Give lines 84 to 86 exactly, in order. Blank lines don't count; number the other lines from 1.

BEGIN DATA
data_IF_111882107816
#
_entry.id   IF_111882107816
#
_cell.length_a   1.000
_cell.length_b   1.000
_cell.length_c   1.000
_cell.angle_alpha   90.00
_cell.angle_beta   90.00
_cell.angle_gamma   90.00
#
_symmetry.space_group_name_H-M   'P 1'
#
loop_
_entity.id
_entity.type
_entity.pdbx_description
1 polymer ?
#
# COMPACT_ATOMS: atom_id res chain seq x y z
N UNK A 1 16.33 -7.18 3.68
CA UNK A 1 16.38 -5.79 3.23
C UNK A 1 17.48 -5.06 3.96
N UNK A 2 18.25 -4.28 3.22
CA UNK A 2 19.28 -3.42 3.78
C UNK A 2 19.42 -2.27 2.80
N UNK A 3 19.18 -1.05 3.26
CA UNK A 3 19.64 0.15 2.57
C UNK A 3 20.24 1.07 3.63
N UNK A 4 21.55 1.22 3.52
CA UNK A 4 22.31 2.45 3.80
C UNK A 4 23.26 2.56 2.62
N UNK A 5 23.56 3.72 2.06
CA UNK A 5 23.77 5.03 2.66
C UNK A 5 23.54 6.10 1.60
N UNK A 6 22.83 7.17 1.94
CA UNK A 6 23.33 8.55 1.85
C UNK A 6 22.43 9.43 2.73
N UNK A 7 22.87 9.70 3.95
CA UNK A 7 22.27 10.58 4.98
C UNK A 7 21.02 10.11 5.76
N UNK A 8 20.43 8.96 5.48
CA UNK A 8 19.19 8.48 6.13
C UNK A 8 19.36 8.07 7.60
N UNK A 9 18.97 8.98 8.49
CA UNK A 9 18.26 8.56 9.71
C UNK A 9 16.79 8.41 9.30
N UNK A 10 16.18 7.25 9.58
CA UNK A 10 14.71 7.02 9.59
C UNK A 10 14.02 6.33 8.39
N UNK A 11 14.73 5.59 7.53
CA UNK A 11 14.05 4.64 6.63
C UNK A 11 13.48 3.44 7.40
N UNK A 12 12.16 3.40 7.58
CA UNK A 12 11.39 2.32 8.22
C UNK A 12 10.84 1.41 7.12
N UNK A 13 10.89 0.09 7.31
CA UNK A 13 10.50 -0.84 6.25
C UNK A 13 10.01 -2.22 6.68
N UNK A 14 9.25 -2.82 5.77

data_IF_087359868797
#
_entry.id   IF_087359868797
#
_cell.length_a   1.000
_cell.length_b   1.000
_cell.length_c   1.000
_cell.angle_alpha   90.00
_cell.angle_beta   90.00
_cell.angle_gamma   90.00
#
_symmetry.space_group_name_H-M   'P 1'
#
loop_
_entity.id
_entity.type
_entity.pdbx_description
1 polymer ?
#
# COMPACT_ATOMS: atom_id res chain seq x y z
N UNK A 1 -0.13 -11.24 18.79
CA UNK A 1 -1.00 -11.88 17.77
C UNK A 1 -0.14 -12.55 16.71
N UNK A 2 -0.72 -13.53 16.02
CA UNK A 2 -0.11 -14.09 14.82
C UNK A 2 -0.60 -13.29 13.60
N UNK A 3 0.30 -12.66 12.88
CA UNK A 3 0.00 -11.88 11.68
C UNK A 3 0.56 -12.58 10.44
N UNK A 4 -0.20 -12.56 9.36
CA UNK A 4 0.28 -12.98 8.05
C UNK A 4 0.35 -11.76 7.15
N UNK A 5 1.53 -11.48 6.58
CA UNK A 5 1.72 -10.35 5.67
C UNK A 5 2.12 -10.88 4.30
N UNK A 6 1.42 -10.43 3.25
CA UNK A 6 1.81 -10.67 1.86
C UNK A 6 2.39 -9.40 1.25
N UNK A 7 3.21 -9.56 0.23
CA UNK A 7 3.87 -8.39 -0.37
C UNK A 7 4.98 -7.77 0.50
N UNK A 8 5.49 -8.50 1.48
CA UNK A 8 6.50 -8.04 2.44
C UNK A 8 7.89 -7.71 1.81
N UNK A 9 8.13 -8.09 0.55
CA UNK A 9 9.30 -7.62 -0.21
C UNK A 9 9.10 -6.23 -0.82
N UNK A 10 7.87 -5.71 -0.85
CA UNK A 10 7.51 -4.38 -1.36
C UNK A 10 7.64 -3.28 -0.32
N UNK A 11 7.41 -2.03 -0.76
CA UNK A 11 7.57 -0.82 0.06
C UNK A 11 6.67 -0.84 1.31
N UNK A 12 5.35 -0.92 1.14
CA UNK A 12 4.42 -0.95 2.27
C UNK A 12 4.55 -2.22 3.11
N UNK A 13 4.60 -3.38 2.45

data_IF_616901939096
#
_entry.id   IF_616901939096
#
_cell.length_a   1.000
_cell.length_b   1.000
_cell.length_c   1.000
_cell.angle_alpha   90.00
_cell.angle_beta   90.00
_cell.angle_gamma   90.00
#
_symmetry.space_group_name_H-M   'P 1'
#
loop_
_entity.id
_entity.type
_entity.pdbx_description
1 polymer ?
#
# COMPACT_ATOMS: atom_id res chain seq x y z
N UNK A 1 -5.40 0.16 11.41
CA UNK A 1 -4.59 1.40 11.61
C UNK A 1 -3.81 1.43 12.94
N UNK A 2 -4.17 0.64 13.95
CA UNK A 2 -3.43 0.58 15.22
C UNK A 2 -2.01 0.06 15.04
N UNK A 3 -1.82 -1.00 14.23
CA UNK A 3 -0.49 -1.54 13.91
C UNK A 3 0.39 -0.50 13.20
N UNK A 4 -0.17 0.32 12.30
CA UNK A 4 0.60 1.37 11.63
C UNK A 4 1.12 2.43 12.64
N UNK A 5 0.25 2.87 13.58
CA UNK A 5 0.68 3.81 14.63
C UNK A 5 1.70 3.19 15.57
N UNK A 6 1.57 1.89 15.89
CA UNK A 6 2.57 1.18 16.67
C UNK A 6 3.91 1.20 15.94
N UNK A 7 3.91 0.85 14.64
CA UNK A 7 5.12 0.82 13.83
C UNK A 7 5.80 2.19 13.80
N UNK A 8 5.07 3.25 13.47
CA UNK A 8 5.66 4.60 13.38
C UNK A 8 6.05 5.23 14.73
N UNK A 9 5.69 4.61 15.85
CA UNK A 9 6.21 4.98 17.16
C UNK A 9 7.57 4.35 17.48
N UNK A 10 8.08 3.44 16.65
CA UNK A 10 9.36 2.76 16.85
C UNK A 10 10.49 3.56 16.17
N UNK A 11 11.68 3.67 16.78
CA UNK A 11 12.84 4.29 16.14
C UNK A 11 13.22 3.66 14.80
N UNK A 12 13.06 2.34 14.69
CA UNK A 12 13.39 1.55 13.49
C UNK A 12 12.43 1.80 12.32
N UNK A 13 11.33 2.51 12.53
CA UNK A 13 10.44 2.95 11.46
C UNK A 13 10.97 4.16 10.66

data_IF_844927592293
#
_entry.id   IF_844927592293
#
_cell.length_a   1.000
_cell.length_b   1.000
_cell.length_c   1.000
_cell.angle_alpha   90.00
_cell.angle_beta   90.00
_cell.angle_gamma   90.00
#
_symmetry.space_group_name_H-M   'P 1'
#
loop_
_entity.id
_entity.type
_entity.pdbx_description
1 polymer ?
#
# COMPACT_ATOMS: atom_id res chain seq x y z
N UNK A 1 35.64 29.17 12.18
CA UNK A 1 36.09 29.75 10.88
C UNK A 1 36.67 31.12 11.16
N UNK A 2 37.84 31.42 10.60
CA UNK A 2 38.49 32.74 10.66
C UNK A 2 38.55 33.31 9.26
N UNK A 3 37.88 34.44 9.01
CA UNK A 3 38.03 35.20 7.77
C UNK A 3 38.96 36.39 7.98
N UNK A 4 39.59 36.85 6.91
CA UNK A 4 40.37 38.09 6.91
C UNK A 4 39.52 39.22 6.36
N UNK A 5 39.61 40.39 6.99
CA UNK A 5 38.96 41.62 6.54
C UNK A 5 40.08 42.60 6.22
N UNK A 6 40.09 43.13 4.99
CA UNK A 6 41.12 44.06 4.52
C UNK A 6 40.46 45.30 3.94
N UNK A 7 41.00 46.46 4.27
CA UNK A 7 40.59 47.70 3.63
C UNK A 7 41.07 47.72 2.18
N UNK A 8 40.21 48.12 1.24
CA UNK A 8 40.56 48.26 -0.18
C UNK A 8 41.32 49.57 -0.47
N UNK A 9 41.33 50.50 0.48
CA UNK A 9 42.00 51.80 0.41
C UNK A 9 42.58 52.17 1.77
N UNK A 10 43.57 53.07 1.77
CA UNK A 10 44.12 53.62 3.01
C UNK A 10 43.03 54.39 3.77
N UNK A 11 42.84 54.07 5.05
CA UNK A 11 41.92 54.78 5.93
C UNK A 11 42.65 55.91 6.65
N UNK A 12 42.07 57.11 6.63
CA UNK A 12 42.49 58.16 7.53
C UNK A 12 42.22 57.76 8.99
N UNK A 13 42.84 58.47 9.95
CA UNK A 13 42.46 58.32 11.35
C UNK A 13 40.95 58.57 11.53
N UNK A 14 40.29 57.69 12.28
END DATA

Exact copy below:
N UNK A 2 -0.72 -13.53 16.02
CA UNK A 2 -0.11 -14.09 14.82
C UNK A 2 -0.60 -13.29 13.60